Jason Dick:

No statement in that argument can be used to distinguish a person from things none of us value. Many things are alive that we don’t care one whit about (e.g. bacteria). And tumors also have their own human DNA, but even if benign not a one of us would have the slightest moral compunction in having one removed from our bodies. House flies have hearts, move, and have rudimentary brains. And hair? Fingernails? Why would those make a fetus a person?

Why not focus on things that actually matter for personhood? Why don’t we ask when a fetus starts thinking of itself as an individual? When it starts to have dreams of its own? When it starts to understand the feelings of those around it?

Because none of these things that we actually value in actual people are present until after birth. And if you’re worried about the fetus suffering, well, I sure hope you’re a vegan, because if you’re not you’re an abject hypocrite, because full-grown cows, pigs, and chickens have vastly more capacity to suffer than a fetus does. This is especially true before the nervous system has developed.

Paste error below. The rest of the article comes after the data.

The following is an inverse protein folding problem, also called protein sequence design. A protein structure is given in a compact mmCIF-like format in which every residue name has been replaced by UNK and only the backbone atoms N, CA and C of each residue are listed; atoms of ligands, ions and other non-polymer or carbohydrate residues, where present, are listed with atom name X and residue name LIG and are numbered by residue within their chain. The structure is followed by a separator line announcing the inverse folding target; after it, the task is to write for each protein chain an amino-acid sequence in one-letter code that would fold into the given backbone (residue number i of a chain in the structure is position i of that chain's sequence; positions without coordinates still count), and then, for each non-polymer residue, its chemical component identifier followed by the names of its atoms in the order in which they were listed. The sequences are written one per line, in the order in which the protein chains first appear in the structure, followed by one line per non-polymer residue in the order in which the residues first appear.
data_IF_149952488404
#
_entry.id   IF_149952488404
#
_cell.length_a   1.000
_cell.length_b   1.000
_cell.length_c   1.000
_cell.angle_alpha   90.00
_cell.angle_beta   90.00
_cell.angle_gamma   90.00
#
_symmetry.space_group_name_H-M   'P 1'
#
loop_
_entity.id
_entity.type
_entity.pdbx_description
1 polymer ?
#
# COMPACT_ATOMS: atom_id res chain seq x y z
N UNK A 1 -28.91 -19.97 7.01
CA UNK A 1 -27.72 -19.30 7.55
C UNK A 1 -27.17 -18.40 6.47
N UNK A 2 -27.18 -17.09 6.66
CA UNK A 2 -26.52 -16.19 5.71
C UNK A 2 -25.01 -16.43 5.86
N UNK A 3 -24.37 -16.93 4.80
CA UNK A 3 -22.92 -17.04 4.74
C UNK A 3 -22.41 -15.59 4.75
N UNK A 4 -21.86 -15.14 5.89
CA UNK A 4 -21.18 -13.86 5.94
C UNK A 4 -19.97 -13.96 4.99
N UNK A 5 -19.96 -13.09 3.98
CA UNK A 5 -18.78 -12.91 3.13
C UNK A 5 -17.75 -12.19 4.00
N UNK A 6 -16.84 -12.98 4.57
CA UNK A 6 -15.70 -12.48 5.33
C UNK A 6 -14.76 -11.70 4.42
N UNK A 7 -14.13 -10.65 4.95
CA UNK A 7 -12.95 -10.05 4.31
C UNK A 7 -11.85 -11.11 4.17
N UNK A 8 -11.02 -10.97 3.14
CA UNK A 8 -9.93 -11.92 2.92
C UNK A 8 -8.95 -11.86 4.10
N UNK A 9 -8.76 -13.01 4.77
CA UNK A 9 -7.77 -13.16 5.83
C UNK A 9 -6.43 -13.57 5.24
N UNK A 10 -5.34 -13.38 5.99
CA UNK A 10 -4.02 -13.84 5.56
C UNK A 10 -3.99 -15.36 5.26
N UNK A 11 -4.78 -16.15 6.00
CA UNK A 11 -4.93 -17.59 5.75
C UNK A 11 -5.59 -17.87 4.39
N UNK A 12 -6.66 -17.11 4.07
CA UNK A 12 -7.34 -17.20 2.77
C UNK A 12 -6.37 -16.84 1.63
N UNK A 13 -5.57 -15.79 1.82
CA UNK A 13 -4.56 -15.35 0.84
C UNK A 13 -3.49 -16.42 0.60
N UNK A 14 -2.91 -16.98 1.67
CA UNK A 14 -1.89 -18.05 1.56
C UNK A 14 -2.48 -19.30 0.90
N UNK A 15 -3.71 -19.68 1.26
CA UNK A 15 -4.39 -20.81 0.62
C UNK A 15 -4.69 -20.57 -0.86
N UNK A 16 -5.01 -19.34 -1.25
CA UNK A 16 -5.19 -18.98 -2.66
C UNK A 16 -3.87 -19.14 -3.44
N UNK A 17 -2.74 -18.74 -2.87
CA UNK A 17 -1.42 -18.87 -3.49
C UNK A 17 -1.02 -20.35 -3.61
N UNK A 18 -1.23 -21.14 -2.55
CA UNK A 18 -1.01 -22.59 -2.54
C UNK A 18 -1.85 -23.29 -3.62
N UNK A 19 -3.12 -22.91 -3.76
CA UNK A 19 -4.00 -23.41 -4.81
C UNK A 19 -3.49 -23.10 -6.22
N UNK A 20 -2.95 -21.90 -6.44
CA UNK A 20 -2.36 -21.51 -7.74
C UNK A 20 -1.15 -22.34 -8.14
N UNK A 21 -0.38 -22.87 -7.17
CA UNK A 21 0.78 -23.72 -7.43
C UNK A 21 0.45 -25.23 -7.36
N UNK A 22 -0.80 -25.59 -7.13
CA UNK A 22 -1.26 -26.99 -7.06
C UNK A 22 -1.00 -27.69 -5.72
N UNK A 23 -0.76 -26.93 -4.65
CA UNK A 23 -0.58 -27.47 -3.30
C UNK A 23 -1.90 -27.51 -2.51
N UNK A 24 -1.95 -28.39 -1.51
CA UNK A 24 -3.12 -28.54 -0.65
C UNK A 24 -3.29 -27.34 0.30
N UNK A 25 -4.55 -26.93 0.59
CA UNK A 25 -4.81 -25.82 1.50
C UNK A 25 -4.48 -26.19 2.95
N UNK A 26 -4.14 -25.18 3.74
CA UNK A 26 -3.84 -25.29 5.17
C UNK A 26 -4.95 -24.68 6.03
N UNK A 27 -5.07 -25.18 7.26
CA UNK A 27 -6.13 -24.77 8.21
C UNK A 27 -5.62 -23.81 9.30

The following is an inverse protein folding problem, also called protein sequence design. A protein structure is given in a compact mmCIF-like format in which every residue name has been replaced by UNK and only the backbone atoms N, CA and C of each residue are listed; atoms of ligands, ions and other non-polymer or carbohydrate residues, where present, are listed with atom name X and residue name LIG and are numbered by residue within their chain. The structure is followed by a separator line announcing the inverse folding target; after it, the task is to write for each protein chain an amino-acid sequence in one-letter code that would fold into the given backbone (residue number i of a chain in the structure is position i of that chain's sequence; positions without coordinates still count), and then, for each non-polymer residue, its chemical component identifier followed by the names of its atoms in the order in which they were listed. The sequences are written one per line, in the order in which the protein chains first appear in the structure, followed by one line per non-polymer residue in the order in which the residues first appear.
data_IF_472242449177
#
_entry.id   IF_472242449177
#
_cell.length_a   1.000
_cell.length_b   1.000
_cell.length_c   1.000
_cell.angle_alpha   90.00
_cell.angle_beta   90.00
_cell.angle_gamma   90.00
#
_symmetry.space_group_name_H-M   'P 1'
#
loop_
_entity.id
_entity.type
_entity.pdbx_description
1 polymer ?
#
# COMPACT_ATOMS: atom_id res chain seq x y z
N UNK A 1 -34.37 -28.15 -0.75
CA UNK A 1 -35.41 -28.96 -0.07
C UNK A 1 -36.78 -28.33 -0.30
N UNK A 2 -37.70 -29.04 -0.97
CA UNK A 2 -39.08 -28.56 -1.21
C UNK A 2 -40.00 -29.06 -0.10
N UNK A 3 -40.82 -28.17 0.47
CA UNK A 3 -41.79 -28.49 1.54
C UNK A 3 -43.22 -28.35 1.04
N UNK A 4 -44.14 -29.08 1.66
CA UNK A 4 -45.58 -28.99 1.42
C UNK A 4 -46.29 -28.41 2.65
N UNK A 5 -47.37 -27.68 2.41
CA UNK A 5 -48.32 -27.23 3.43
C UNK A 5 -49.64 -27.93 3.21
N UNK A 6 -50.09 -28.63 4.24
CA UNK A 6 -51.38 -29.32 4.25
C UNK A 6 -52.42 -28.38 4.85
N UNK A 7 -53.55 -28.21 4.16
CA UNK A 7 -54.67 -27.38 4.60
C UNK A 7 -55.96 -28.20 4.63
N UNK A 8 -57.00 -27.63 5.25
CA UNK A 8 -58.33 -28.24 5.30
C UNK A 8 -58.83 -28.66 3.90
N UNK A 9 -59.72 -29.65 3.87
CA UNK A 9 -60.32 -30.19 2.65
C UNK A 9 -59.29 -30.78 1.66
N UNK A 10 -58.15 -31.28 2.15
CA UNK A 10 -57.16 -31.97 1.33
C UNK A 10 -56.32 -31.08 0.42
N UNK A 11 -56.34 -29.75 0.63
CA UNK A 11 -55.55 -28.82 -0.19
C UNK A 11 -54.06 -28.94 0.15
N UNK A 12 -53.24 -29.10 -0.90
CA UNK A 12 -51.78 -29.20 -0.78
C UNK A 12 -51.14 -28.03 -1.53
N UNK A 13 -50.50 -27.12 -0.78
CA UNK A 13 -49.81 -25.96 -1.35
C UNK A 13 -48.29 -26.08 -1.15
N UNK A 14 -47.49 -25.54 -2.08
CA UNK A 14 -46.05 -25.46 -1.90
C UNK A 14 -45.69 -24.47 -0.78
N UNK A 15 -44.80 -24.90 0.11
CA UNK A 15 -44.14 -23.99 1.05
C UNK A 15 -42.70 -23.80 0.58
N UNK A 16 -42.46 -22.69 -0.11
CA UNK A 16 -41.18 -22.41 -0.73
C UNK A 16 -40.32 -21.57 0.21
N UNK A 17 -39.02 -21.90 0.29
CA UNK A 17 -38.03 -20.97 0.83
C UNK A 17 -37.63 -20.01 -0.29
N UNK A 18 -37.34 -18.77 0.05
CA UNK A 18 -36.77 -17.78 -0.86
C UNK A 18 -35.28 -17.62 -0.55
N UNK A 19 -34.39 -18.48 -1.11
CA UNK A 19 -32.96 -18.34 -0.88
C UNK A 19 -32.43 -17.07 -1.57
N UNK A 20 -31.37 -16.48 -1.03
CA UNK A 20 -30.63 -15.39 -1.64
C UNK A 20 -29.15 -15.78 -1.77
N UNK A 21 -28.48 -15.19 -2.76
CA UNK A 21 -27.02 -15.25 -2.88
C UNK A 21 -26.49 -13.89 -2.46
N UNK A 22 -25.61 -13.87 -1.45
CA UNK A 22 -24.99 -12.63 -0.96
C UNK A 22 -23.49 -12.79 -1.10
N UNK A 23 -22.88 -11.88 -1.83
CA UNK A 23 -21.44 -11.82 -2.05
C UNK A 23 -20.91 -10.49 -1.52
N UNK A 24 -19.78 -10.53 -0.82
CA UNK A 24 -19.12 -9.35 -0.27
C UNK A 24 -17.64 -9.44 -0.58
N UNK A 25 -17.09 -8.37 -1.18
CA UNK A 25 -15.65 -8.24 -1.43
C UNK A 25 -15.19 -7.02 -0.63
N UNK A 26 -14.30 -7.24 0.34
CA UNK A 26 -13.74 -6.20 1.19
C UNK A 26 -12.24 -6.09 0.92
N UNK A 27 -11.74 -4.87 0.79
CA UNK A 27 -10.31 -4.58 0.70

As an aside, the ambiguity of, “a very early stage,” is also very misleading. Many of these things (including the nervous system) don’t really start to develop until after10-12 weeks, and most people who abort do so before then anyway.

Finally, if you think a zygote has a soul, why not define what you mean by that and devise an experiment to test it. Because until you do, I have no reason whatsoever to believe you.